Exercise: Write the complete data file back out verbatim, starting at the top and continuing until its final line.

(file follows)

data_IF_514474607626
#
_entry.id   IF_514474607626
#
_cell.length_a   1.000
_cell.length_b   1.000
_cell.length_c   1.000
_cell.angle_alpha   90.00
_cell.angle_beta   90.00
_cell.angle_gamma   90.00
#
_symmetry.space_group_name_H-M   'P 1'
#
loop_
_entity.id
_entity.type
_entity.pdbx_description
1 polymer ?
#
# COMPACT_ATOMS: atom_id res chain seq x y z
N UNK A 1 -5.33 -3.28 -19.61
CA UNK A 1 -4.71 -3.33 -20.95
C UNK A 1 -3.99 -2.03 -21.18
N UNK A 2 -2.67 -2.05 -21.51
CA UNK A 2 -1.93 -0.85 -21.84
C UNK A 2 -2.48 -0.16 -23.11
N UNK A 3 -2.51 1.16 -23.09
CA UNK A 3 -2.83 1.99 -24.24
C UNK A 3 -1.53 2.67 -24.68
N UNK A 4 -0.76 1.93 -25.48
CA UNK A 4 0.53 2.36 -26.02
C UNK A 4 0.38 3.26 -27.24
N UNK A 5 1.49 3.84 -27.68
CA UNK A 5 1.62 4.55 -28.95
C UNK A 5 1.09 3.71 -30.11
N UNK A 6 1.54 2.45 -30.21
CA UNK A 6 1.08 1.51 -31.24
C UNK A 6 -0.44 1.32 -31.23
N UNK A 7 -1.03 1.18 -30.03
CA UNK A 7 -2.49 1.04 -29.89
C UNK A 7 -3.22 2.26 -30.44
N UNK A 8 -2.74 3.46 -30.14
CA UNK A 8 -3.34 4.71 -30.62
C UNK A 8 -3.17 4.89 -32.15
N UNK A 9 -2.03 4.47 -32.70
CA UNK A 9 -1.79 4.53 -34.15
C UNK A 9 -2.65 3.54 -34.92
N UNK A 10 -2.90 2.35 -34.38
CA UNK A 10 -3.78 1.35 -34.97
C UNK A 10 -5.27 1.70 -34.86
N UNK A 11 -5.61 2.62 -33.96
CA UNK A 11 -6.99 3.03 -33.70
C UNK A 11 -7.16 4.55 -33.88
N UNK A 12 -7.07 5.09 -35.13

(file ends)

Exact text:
data_IF_514474607626
#
_entry.id   IF_514474607626
#
_cell.length_a   1.000
_cell.length_b   1.000
_cell.length_c   1.000
_cell.angle_alpha   90.00
_cell.angle_beta   90.00
_cell.angle_gamma   90.00
#
_symmetry.space_group_name_H-M   'P 1'
#
loop_
_entity.id
_entity.type
_entity.pdbx_description
1 polymer ?
#
# COMPACT_ATOMS: atom_id res chain seq x y z
N UNK A 1 -5.33 -3.28 -19.61
CA UNK A 1 -4.71 -3.33 -20.95
C UNK A 1 -3.99 -2.03 -21.18
N UNK A 2 -2.67 -2.05 -21.51
CA UNK A 2 -1.93 -0.85 -21.84
C UNK A 2 -2.48 -0.16 -23.11
N UNK A 3 -2.51 1.16 -23.09
CA UNK A 3 -2.83 1.99 -24.24
C UNK A 3 -1.53 2.67 -24.68
N UNK A 4 -0.76 1.93 -25.48
CA UNK A 4 0.53 2.36 -26.02
C UNK A 4 0.38 3.26 -27.24
N UNK A 5 1.49 3.84 -27.68
CA UNK A 5 1.62 4.55 -28.95
C UNK A 5 1.09 3.71 -30.11
N UNK A 6 1.54 2.45 -30.21
CA UNK A 6 1.08 1.51 -31.24
C UNK A 6 -0.44 1.32 -31.23
N UNK A 7 -1.03 1.18 -30.03
CA UNK A 7 -2.49 1.04 -29.89
C UNK A 7 -3.22 2.26 -30.44
N UNK A 8 -2.74 3.46 -30.14
CA UNK A 8 -3.34 4.71 -30.62
C UNK A 8 -3.17 4.89 -32.15
N UNK A 9 -2.03 4.47 -32.70
CA UNK A 9 -1.79 4.53 -34.15
C UNK A 9 -2.65 3.54 -34.92
N UNK A 10 -2.90 2.35 -34.38
CA UNK A 10 -3.78 1.35 -34.97
C UNK A 10 -5.27 1.70 -34.86
N UNK A 11 -5.61 2.62 -33.96
CA UNK A 11 -6.99 3.03 -33.70
C UNK A 11 -7.16 4.55 -33.88
N UNK A 12 -7.07 5.09 -35.13